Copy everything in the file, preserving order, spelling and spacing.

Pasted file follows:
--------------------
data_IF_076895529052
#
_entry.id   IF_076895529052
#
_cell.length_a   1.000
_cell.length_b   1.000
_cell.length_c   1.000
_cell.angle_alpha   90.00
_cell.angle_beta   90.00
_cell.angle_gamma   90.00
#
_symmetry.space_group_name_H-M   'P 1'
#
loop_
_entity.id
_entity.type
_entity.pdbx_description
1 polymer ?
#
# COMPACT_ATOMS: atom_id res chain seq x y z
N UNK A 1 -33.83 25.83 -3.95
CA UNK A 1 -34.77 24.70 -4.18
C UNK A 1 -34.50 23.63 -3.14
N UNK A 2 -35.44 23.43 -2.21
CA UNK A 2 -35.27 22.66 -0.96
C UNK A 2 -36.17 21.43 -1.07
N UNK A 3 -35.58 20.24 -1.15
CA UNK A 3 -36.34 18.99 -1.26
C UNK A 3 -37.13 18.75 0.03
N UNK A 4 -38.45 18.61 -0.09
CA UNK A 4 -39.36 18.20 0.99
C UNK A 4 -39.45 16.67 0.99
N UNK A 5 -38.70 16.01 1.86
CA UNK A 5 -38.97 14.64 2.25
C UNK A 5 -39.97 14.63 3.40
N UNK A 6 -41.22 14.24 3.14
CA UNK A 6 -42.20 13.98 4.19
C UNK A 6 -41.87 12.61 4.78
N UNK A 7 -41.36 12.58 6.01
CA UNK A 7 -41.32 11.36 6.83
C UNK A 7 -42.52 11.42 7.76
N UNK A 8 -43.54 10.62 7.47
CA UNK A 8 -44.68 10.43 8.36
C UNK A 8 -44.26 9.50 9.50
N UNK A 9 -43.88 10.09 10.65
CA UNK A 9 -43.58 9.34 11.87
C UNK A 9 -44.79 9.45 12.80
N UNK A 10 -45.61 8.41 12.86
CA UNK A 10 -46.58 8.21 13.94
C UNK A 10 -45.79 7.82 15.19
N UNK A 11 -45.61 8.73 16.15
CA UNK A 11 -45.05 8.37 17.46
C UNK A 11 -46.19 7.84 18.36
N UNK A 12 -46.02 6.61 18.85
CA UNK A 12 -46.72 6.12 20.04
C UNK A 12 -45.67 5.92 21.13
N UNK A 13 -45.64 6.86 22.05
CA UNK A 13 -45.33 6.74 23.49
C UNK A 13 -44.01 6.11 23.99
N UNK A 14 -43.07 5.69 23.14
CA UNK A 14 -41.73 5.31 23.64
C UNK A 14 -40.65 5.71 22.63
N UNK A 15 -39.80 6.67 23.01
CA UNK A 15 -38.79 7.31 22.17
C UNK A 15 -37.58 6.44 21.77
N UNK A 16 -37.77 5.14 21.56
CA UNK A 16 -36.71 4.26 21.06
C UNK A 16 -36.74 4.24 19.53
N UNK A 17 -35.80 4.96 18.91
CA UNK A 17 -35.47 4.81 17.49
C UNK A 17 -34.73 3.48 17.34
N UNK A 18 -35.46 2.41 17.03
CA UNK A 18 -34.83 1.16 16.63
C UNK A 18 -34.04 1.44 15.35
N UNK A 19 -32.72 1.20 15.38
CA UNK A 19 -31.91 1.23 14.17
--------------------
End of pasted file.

data_IF_076895529052
#
_entry.id   IF_076895529052
#
_cell.length_a   1.000
_cell.length_b   1.000
_cell.length_c   1.000
_cell.angle_alpha   90.00
_cell.angle_beta   90.00
_cell.angle_gamma   90.00
#
_symmetry.space_group_name_H-M   'P 1'
#
loop_
_entity.id
_entity.type
_entity.pdbx_description
1 polymer ?
#
# COMPACT_ATOMS: atom_id res chain seq x y z
N UNK A 1 -33.83 25.83 -3.95
CA UNK A 1 -34.77 24.70 -4.18
C UNK A 1 -34.50 23.63 -3.14
N UNK A 2 -35.44 23.43 -2.21
CA UNK A 2 -35.27 22.66 -0.96
C UNK A 2 -36.17 21.43 -1.07
N UNK A 3 -35.58 20.24 -1.15
CA UNK A 3 -36.34 18.99 -1.26
C UNK A 3 -37.13 18.75 0.03
N UNK A 4 -38.45 18.61 -0.09
CA UNK A 4 -39.36 18.20 0.99
C UNK A 4 -39.45 16.67 0.99
N UNK A 5 -38.70 16.01 1.86
CA UNK A 5 -38.97 14.64 2.25
C UNK A 5 -39.97 14.63 3.40
N UNK A 6 -41.22 14.24 3.14
CA UNK A 6 -42.20 13.98 4.19
C UNK A 6 -41.87 12.61 4.78
N UNK A 7 -41.36 12.58 6.01
CA UNK A 7 -41.32 11.36 6.83
C UNK A 7 -42.52 11.42 7.76
N UNK A 8 -43.54 10.62 7.47
CA UNK A 8 -44.68 10.43 8.36
C UNK A 8 -44.26 9.50 9.50
N UNK A 9 -43.88 10.09 10.65
CA UNK A 9 -43.58 9.34 11.87
C UNK A 9 -44.79 9.45 12.80
N UNK A 10 -45.61 8.41 12.86
CA UNK A 10 -46.58 8.21 13.94
C UNK A 10 -45.79 7.82 15.19
N UNK A 11 -45.61 8.73 16.15
CA UNK A 11 -45.05 8.37 17.46
C UNK A 11 -46.19 7.84 18.36
N UNK A 12 -46.02 6.61 18.85
CA UNK A 12 -46.72 6.12 20.04
C UNK A 12 -45.67 5.92 21.13
N UNK A 13 -45.64 6.86 22.05
CA UNK A 13 -45.33 6.74 23.49
C UNK A 13 -44.01 6.11 23.99
N UNK A 14 -43.07 5.69 23.14
CA UNK A 14 -41.73 5.31 23.64
C UNK A 14 -40.65 5.71 22.63
N UNK A 15 -39.80 6.67 23.01
CA UNK A 15 -38.79 7.31 22.17
C UNK A 15 -37.58 6.44 21.77
N UNK A 16 -37.77 5.14 21.56
CA UNK A 16 -36.71 4.26 21.06
C UNK A 16 -36.74 4.24 19.53
N UNK A 17 -35.80 4.96 18.91
CA UNK A 17 -35.47 4.81 17.49
C UNK A 17 -34.73 3.48 17.34
N UNK A 18 -35.46 2.41 17.03
CA UNK A 18 -34.83 1.16 16.63
C UNK A 18 -34.04 1.44 15.35
N UNK A 19 -32.72 1.20 15.38
CA UNK A 19 -31.91 1.23 14.17